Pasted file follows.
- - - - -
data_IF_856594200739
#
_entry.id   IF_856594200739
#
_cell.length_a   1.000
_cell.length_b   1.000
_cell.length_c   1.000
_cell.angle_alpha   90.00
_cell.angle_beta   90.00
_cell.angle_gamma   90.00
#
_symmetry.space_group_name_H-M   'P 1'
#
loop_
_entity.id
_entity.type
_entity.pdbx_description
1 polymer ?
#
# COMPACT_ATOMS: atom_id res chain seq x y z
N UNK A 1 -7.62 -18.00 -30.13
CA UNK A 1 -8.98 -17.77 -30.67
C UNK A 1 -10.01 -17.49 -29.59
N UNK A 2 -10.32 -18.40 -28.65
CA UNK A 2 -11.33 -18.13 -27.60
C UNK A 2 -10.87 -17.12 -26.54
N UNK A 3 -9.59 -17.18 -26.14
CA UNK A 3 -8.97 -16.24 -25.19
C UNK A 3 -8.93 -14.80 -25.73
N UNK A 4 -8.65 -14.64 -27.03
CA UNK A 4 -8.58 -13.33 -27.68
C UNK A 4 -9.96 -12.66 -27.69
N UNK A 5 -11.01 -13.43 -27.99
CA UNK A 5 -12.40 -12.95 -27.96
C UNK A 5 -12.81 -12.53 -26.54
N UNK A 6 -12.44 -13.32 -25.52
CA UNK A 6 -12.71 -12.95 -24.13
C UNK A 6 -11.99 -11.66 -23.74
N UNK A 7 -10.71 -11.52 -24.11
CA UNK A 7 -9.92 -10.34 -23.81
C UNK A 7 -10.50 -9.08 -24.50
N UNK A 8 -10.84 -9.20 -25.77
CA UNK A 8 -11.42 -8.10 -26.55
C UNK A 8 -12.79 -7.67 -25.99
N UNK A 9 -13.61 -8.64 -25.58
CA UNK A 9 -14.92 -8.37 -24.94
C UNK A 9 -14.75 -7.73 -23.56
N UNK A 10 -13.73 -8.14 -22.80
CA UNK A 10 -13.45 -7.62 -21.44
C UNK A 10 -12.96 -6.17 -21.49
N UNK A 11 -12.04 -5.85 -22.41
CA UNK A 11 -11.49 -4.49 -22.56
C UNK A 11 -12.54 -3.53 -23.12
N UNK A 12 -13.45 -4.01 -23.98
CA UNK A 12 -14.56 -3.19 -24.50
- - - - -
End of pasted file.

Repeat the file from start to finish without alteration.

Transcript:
data_IF_856594200739
#
_entry.id   IF_856594200739
#
_cell.length_a   1.000
_cell.length_b   1.000
_cell.length_c   1.000
_cell.angle_alpha   90.00
_cell.angle_beta   90.00
_cell.angle_gamma   90.00
#
_symmetry.space_group_name_H-M   'P 1'
#
loop_
_entity.id
_entity.type
_entity.pdbx_description
1 polymer ?
#
# COMPACT_ATOMS: atom_id res chain seq x y z
N UNK A 1 -7.62 -18.00 -30.13
CA UNK A 1 -8.98 -17.77 -30.67
C UNK A 1 -10.01 -17.49 -29.59
N UNK A 2 -10.32 -18.40 -28.65
CA UNK A 2 -11.33 -18.13 -27.60
C UNK A 2 -10.87 -17.12 -26.54
N UNK A 3 -9.59 -17.18 -26.14
CA UNK A 3 -8.97 -16.24 -25.19
C UNK A 3 -8.93 -14.80 -25.73
N UNK A 4 -8.65 -14.64 -27.03
CA UNK A 4 -8.58 -13.33 -27.68
C UNK A 4 -9.96 -12.66 -27.69
N UNK A 5 -11.01 -13.43 -27.99
CA UNK A 5 -12.40 -12.95 -27.96
C UNK A 5 -12.81 -12.53 -26.54
N UNK A 6 -12.44 -13.32 -25.52
CA UNK A 6 -12.71 -12.95 -24.13
C UNK A 6 -11.99 -11.66 -23.74
N UNK A 7 -10.71 -11.52 -24.11
CA UNK A 7 -9.92 -10.34 -23.81
C UNK A 7 -10.50 -9.08 -24.50
N UNK A 8 -10.84 -9.20 -25.77
CA UNK A 8 -11.42 -8.10 -26.55
C UNK A 8 -12.79 -7.67 -25.99
N UNK A 9 -13.61 -8.64 -25.58
CA UNK A 9 -14.92 -8.37 -24.94
C UNK A 9 -14.75 -7.73 -23.56
N UNK A 10 -13.73 -8.14 -22.80
CA UNK A 10 -13.45 -7.62 -21.44
C UNK A 10 -12.96 -6.17 -21.49
N UNK A 11 -12.04 -5.85 -22.41
CA UNK A 11 -11.49 -4.49 -22.56
C UNK A 11 -12.54 -3.53 -23.12
N UNK A 12 -13.45 -4.01 -23.98
CA UNK A 12 -14.56 -3.19 -24.50